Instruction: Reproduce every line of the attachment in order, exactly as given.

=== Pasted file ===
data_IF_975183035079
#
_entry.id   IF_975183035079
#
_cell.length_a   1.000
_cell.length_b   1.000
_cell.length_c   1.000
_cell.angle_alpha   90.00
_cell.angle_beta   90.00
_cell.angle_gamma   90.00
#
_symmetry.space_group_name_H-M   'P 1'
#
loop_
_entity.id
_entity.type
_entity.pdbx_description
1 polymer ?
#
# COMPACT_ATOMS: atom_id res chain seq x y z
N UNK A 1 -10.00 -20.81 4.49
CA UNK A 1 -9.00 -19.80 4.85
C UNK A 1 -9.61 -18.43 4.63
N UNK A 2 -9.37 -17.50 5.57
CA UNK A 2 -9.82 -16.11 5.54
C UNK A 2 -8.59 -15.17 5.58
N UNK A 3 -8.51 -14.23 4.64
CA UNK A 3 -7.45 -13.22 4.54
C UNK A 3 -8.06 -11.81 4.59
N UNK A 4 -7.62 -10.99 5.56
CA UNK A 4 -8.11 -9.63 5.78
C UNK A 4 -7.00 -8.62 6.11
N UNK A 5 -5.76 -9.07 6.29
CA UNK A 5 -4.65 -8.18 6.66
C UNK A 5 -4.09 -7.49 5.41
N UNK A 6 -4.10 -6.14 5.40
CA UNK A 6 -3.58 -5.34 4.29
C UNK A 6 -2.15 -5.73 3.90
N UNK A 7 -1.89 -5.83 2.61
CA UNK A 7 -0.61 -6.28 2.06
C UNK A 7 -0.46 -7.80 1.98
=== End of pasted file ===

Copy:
data_IF_975183035079
#
_entry.id   IF_975183035079
#
_cell.length_a   1.000
_cell.length_b   1.000
_cell.length_c   1.000
_cell.angle_alpha   90.00
_cell.angle_beta   90.00
_cell.angle_gamma   90.00
#
_symmetry.space_group_name_H-M   'P 1'
#
loop_
_entity.id
_entity.type
_entity.pdbx_description
1 polymer ?
#
# COMPACT_ATOMS: atom_id res chain seq x y z
N UNK A 1 -10.00 -20.81 4.49
CA UNK A 1 -9.00 -19.80 4.85
C UNK A 1 -9.61 -18.43 4.63
N UNK A 2 -9.37 -17.50 5.57
CA UNK A 2 -9.82 -16.11 5.54
C UNK A 2 -8.59 -15.17 5.58
N UNK A 3 -8.51 -14.23 4.64
CA UNK A 3 -7.45 -13.22 4.54
C UNK A 3 -8.06 -11.81 4.59
N UNK A 4 -7.62 -10.99 5.56
CA UNK A 4 -8.11 -9.63 5.78
C UNK A 4 -7.00 -8.62 6.11
N UNK A 5 -5.76 -9.07 6.29
CA UNK A 5 -4.65 -8.18 6.66
C UNK A 5 -4.09 -7.49 5.41
N UNK A 6 -4.10 -6.14 5.40
CA UNK A 6 -3.58 -5.34 4.29
C UNK A 6 -2.15 -5.73 3.90
N UNK A 7 -1.89 -5.83 2.61
CA UNK A 7 -0.61 -6.28 2.06
C UNK A 7 -0.46 -7.80 1.98